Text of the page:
Additional Articles

7 Labradoodle Training Tips That Work!

(Click The Link For
More Info On Each Step)


3 easy potty training techniques to get dog's to only pee outside.

#2 Stop Your Dog's Chewing in 36 Hours!

Watch an 11 week old puppy being taught to stop chewing in 2 days!


5 simple backyard drills you can do to stop annoying barking.

#4 A Gentle Method To Stop Leash Pulling

How to cure leash pulling in 5 minutes without a choke collar.


2 minutes of this non-aggressive technique will stop your dog from jumping on people.

For The Other Two Techniques Click Here

Labradoodle Adoption - 4 Essential Preparations

There are a few things you need to remember to pack into your car before you head for the shelter: Your puppy profile.

There's no sense in making a shopping list if you leave it at home when you go to the grocery store, so don't forget to bring along the notes you've made for yourself about what kind of Labradoodle you want!

It's easy to let all the smart decisions you've made slip out of your mind if you don't have them on paper in front of you.

1. A pen and paper. You're going to meet various dogs and writing down a little bit about the ones who interest you helps you keep them straight.

You want to be able to think about your choices when you're at home, away from the shelter; keeping records of the Labradoodles you've seen allows you to do that.

2. Comfortable clothes. Remember, it's a dog shelter, not a cocktail party, so dress appropriately!

You're going to be getting down and at least a little bit dirty with dogs who may not have had a bath recently and who may not know they shouldn't jump or climb on you; accordingly, don't wear anything you couldn't bear to see paw-printed or drooled on.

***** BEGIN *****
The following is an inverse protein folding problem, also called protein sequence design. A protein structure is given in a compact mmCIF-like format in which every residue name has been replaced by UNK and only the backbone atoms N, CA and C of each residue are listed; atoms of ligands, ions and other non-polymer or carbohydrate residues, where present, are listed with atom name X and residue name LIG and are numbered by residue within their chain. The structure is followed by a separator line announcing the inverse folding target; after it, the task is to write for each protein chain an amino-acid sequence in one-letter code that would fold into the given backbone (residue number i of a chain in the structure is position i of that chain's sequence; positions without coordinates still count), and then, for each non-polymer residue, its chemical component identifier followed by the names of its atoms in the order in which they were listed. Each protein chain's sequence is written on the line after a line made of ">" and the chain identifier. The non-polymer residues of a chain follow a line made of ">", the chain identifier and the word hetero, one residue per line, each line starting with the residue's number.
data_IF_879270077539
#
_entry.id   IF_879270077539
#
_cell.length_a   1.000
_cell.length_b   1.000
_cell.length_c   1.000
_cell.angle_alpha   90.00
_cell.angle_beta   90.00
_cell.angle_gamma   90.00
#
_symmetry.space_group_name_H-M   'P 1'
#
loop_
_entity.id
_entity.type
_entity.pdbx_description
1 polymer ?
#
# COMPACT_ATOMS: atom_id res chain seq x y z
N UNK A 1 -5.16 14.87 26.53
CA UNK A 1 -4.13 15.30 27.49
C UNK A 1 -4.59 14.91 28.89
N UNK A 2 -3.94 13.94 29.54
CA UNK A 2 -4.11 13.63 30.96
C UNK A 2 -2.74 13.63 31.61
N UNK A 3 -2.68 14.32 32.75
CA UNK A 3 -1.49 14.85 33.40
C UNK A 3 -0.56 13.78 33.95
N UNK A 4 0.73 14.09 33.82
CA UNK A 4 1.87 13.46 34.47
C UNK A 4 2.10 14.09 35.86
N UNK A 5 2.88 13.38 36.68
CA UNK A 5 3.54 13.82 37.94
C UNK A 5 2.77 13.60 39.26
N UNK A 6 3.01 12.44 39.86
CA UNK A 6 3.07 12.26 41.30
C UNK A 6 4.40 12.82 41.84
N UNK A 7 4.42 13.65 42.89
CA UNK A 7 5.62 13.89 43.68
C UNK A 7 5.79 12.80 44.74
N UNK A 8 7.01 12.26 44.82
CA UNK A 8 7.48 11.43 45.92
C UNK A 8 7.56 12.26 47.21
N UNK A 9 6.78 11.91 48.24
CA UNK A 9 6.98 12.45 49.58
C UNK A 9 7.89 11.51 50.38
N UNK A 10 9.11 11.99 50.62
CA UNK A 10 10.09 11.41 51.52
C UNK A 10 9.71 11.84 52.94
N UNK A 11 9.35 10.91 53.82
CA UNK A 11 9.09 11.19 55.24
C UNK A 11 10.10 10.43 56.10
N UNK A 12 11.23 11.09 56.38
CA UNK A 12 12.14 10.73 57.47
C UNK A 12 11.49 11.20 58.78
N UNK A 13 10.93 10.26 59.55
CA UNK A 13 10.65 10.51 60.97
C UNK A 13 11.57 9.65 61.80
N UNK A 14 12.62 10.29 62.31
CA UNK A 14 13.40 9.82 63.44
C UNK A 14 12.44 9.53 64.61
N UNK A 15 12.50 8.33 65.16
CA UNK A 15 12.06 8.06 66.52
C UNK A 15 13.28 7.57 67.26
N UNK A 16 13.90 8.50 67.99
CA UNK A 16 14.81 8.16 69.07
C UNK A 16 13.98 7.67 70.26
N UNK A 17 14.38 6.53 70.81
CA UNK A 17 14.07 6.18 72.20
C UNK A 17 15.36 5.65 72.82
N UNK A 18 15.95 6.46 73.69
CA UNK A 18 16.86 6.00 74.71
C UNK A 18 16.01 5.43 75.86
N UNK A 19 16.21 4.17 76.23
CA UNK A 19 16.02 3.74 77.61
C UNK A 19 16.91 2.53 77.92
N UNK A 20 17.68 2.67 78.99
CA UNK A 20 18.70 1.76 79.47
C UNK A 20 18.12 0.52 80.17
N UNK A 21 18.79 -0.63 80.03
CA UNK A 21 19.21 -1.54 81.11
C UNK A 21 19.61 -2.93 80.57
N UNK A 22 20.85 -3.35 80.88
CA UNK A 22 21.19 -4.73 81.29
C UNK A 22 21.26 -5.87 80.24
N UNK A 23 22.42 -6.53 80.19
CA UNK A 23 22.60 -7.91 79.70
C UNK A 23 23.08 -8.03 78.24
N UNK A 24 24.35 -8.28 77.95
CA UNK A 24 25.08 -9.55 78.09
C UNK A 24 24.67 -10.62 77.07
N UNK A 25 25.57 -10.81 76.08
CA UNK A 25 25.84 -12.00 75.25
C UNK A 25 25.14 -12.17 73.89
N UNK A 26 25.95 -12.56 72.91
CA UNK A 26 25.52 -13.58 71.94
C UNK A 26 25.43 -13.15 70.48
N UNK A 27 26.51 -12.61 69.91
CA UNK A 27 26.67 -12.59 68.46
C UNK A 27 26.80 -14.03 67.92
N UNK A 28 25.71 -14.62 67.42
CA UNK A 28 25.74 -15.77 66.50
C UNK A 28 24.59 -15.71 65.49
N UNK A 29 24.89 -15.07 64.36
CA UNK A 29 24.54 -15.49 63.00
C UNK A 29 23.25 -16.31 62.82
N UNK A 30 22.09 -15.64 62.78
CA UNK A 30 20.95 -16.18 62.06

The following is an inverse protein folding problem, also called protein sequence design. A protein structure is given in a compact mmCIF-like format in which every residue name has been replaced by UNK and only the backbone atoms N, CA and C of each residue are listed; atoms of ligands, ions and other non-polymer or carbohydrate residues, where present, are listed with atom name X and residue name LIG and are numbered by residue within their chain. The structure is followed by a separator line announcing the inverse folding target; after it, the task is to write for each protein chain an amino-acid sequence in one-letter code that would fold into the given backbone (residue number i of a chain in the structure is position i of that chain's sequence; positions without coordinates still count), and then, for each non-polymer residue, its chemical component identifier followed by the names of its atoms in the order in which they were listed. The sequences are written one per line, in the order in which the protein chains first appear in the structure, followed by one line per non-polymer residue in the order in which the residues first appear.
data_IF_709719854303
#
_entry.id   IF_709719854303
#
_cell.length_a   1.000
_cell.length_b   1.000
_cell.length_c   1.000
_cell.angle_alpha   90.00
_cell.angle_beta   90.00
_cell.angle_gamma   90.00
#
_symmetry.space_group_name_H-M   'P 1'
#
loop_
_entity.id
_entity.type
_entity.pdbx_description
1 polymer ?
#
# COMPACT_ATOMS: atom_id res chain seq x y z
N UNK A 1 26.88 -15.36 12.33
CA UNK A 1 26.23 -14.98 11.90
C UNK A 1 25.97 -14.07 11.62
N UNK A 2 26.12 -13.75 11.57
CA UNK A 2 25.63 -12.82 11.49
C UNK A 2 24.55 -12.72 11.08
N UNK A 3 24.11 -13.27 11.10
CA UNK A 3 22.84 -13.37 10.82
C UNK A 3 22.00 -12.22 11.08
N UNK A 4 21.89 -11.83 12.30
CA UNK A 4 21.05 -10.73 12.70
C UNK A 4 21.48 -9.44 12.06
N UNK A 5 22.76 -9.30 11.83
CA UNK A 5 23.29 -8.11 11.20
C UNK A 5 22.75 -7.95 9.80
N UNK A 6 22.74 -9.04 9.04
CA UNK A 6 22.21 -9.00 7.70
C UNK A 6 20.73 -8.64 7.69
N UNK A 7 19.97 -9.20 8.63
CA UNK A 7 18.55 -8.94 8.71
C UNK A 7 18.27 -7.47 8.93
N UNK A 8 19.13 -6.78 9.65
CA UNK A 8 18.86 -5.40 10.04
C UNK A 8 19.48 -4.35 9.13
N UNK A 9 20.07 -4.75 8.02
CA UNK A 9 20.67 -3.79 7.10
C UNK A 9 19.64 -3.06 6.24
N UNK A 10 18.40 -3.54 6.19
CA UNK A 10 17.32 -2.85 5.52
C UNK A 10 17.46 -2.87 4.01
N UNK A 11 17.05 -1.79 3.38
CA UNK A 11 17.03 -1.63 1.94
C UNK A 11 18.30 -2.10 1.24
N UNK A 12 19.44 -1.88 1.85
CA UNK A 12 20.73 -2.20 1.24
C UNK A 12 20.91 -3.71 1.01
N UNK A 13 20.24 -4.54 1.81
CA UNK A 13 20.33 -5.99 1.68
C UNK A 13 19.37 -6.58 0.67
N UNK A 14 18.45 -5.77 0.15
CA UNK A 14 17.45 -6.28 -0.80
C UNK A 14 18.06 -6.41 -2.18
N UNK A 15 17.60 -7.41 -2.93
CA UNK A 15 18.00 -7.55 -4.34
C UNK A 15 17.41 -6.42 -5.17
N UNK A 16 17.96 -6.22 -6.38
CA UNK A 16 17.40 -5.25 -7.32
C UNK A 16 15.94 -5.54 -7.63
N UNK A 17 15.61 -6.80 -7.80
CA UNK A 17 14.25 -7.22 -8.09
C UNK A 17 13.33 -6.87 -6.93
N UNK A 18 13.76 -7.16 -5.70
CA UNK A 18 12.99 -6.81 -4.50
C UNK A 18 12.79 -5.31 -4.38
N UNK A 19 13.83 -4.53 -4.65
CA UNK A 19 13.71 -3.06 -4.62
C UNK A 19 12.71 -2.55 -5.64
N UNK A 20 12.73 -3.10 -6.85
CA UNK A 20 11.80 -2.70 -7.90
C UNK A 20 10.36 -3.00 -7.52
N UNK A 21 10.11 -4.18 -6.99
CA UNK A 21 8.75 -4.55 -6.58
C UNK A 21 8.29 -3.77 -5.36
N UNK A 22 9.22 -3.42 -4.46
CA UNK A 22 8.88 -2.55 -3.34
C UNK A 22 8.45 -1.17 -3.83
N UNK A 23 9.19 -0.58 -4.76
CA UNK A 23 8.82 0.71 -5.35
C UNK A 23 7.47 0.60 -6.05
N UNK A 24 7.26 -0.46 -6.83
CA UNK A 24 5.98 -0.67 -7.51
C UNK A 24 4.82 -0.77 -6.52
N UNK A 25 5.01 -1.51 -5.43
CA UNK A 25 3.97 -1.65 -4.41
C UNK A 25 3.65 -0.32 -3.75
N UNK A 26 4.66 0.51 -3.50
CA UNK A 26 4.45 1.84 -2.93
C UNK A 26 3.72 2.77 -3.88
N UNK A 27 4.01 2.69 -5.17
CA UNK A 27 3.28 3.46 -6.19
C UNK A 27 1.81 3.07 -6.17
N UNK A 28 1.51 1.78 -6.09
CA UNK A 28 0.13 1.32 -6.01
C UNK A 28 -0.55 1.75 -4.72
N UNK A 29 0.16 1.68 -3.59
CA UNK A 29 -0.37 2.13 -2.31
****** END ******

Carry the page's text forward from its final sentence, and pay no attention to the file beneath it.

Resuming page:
Jeans are a good bet; they'll also keep your legs protected in case you get scratched or nipped at by a young dog. Wear comfortable shoes, too, so you can walk around with ease.

3. Being Your Family. Bring along as many members of your household as possible.

Singles need not worry, but if you have family members or roommates who will be living with a new Labradoodle, they should also be involved in the selection.

That might seem ridiculously obvious, but we've known many, many people who have adopted Labradoodles and then returned them because "the kids didn't get along with her" or "she didn't like my in-laws."

You shouldn't necessarily let children, especially young ones, influence your decision, but you at least need to be sure they'll get along with and not be afraid of the dog you choose.

By the way, don't bring any other dogs or pets along with you unless you have permission from the shelter. Most don't allow outside dogs on their premises because of the risk of fights or disease transmission.

4. Time. Well, it's not exactly something you can pack into your car, but it's certainly important.

Leave yourself enough time - probably at least a couple hours - so you won't feel hurried as you talk to shelter employees and get to know a handful of dogs.

If finding a few free hours to go shelter-visiting feels like a strain on your schedule, then you may want to ask yourself whether you're really going to have enough time for a Labradoodle.


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